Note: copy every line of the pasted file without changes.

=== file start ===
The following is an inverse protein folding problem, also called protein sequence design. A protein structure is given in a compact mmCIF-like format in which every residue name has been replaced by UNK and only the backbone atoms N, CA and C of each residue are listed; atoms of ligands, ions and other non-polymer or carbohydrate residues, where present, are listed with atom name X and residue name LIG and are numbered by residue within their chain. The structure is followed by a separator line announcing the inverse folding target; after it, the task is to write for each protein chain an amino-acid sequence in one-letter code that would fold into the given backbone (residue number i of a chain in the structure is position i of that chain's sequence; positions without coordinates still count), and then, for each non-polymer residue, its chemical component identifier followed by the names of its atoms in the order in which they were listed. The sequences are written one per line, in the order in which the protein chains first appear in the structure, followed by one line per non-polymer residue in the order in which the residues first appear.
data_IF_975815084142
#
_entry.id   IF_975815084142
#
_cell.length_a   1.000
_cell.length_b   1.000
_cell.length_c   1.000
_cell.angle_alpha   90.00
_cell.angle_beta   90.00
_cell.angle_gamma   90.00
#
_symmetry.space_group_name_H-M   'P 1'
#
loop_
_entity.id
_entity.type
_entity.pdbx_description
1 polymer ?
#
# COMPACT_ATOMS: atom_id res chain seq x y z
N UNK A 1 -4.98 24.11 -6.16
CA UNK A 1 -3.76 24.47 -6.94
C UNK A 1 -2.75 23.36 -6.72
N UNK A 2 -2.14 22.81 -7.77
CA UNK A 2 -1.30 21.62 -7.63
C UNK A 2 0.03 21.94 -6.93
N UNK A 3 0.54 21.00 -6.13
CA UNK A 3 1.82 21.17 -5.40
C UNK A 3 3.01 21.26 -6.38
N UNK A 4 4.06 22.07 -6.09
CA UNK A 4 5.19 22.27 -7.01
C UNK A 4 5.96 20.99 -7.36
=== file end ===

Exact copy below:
The following is an inverse protein folding problem, also called protein sequence design. A protein structure is given in a compact mmCIF-like format in which every residue name has been replaced by UNK and only the backbone atoms N, CA and C of each residue are listed; atoms of ligands, ions and other non-polymer or carbohydrate residues, where present, are listed with atom name X and residue name LIG and are numbered by residue within their chain. The structure is followed by a separator line announcing the inverse folding target; after it, the task is to write for each protein chain an amino-acid sequence in one-letter code that would fold into the given backbone (residue number i of a chain in the structure is position i of that chain's sequence; positions without coordinates still count), and then, for each non-polymer residue, its chemical component identifier followed by the names of its atoms in the order in which they were listed. The sequences are written one per line, in the order in which the protein chains first appear in the structure, followed by one line per non-polymer residue in the order in which the residues first appear.
data_IF_975815084142
#
_entry.id   IF_975815084142
#
_cell.length_a   1.000
_cell.length_b   1.000
_cell.length_c   1.000
_cell.angle_alpha   90.00
_cell.angle_beta   90.00
_cell.angle_gamma   90.00
#
_symmetry.space_group_name_H-M   'P 1'
#
loop_
_entity.id
_entity.type
_entity.pdbx_description
1 polymer ?
#
# COMPACT_ATOMS: atom_id res chain seq x y z
N UNK A 1 -4.98 24.11 -6.16
CA UNK A 1 -3.76 24.47 -6.94
C UNK A 1 -2.75 23.36 -6.72
N UNK A 2 -2.14 22.81 -7.77
CA UNK A 2 -1.30 21.62 -7.63
C UNK A 2 0.03 21.94 -6.93
N UNK A 3 0.54 21.00 -6.13
CA UNK A 3 1.82 21.17 -5.40
C UNK A 3 3.01 21.26 -6.38
N UNK A 4 4.06 22.07 -6.09
CA UNK A 4 5.19 22.27 -7.01
C UNK A 4 5.96 20.99 -7.36